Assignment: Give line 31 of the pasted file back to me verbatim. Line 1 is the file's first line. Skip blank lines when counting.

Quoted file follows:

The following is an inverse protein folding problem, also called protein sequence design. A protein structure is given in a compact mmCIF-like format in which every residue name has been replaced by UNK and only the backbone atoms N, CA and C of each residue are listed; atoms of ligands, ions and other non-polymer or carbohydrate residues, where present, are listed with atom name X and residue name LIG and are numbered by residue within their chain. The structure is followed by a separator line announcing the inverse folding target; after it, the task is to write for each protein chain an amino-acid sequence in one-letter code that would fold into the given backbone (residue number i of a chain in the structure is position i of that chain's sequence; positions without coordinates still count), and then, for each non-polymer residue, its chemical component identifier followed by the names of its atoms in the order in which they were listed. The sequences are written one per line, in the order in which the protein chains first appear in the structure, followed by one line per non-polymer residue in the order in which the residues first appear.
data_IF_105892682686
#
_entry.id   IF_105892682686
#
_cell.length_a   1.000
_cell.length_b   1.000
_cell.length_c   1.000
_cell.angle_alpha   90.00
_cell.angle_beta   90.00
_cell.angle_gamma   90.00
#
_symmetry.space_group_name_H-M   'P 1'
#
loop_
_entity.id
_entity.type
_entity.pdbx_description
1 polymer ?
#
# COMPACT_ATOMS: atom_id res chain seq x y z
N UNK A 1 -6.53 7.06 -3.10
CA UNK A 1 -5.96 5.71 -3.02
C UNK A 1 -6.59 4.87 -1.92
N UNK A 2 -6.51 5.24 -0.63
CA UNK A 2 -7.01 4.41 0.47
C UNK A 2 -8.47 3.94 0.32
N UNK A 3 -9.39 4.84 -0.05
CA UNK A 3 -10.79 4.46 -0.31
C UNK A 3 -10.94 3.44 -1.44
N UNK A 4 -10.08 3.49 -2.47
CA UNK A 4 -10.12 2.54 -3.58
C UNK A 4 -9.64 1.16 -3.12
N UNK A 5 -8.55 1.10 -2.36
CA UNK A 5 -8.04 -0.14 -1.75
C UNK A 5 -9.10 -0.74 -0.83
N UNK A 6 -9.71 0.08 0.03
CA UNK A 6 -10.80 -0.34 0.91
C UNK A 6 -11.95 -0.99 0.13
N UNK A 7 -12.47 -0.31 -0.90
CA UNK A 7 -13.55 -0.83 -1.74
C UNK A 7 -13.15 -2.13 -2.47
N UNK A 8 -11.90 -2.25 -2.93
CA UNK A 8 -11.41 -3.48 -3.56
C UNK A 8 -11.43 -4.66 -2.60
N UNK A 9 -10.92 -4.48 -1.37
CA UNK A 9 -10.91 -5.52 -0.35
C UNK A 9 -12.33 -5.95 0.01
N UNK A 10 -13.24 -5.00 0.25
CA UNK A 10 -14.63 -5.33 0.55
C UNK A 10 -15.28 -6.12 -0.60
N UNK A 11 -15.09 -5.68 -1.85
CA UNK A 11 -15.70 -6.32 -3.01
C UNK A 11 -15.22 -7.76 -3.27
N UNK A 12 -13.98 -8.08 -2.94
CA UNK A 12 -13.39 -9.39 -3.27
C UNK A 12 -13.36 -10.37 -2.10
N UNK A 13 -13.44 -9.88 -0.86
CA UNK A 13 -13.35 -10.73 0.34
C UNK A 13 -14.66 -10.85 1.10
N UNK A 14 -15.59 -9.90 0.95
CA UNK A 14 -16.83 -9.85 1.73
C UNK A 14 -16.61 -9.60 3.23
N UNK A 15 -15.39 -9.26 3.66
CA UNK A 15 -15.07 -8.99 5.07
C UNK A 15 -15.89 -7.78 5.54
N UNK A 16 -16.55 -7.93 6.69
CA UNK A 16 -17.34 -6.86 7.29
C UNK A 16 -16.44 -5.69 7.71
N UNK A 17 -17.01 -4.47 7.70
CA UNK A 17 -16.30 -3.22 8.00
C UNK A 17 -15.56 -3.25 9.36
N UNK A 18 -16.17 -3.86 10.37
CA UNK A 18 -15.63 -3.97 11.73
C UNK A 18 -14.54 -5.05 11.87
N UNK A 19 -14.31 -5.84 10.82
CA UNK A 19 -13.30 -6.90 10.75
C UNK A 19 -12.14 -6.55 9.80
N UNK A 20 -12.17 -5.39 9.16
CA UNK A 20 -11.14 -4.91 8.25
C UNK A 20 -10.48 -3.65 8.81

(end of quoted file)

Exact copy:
N UNK A 4 -10.08 3.49 -2.47